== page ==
Q: Why can't some of my dancers keep their heels down while in demi-plié?
A: There are two primary reasons why heels pop up during demi-plié. The first is tight soleus muscles. This muscle runs from just below the knee to connect with the gastrocnemius muscle to form the Achilles tendon that connects at the heel bone. This muscle determines the muscular depth of your demi-plié. The shorter and tighter it is, the shallower the demi-plié will be. To stretch the soleus muscle, do a traditional calf stretch with a straight back leg, then slightly bend the knee to bring the stretch toward the ankle.
The second reason heels lift is due to misalignment during the descent. Students are generally trying hard to work their turnout, and end up tucking their pelvis under and shifting toward the front of the feet. Not only do the heels lift when this happens, but it puts a lot of strain on the knees, too.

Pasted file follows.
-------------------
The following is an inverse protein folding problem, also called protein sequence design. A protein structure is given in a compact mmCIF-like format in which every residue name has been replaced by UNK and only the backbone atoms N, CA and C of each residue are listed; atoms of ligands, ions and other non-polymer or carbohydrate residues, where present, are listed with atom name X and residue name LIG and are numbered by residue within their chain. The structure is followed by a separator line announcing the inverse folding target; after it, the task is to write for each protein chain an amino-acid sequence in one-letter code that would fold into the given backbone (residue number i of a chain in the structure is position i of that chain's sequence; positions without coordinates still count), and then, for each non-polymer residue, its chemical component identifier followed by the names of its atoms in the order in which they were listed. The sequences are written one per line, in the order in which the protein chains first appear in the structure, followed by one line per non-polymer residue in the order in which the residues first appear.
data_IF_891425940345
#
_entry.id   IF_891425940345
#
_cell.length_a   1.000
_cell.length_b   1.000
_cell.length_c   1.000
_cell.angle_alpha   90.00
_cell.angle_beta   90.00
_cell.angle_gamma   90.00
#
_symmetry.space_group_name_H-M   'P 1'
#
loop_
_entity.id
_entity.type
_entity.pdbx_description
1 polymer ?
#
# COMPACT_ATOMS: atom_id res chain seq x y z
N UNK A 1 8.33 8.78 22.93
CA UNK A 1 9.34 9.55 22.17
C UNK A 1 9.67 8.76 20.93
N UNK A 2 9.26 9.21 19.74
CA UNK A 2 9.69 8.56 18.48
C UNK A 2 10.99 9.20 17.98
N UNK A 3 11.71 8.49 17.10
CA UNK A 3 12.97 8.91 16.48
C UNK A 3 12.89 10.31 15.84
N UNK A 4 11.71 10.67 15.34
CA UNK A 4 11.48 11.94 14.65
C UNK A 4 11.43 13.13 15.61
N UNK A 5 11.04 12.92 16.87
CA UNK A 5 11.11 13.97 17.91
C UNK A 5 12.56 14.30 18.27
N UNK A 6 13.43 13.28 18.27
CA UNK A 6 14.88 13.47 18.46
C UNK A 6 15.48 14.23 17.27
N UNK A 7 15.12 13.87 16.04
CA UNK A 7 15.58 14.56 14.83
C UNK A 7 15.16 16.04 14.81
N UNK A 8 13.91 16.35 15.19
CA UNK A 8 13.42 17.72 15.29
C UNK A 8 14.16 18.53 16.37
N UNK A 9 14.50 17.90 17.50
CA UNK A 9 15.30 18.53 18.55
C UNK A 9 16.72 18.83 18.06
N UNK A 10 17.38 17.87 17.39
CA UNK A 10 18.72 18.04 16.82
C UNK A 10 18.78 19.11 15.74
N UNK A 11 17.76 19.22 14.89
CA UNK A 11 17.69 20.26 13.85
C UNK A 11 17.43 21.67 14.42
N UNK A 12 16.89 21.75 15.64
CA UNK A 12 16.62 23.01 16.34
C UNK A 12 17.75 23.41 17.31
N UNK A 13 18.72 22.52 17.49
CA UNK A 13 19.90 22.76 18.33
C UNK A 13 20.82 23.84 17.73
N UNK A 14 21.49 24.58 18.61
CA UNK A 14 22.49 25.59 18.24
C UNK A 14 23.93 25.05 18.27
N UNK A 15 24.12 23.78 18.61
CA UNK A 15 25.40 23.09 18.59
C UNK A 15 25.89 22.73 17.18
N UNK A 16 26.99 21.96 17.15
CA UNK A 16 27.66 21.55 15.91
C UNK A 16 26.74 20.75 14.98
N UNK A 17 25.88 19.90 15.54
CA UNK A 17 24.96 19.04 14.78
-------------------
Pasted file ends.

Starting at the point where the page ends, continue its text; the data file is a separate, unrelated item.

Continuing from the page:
Have your students monitor the weight on their feet during the demi-plié, striving to always keep the weight equal between the pads of the big toe, little toe and heel. This will then stretch the soleus at the bottom of the demi-plié and help to maintain anatomical alignment.